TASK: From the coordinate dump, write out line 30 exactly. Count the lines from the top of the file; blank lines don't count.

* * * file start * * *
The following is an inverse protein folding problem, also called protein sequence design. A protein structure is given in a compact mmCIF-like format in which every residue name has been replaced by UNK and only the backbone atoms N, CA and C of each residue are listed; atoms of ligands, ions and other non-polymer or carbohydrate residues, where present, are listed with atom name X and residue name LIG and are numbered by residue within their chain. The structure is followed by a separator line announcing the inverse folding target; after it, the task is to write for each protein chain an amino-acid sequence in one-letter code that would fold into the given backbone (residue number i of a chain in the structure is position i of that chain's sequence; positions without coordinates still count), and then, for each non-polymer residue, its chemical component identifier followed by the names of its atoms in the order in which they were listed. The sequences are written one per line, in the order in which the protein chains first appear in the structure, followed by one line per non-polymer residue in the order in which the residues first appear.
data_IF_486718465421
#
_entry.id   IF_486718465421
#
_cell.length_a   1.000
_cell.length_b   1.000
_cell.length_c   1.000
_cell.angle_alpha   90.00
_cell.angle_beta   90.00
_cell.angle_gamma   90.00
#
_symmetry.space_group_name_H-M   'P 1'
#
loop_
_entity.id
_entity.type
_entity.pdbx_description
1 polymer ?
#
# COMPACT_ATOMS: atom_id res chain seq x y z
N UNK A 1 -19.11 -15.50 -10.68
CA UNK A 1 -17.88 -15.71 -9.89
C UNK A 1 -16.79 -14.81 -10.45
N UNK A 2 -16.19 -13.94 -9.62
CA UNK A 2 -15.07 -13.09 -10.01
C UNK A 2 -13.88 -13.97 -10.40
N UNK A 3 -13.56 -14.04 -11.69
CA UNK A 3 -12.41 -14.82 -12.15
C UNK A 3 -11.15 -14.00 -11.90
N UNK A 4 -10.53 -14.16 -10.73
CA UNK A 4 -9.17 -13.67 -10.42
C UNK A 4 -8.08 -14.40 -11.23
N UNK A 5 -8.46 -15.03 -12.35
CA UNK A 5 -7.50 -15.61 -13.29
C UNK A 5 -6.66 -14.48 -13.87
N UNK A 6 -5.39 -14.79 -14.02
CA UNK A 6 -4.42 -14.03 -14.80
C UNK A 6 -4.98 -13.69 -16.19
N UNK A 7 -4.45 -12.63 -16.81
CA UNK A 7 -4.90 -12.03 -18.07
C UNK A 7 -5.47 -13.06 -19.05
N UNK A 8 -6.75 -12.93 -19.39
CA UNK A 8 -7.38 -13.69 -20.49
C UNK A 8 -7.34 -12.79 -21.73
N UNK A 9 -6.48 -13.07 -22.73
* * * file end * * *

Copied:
C UNK A 3 -11.15 -14.00 -11.90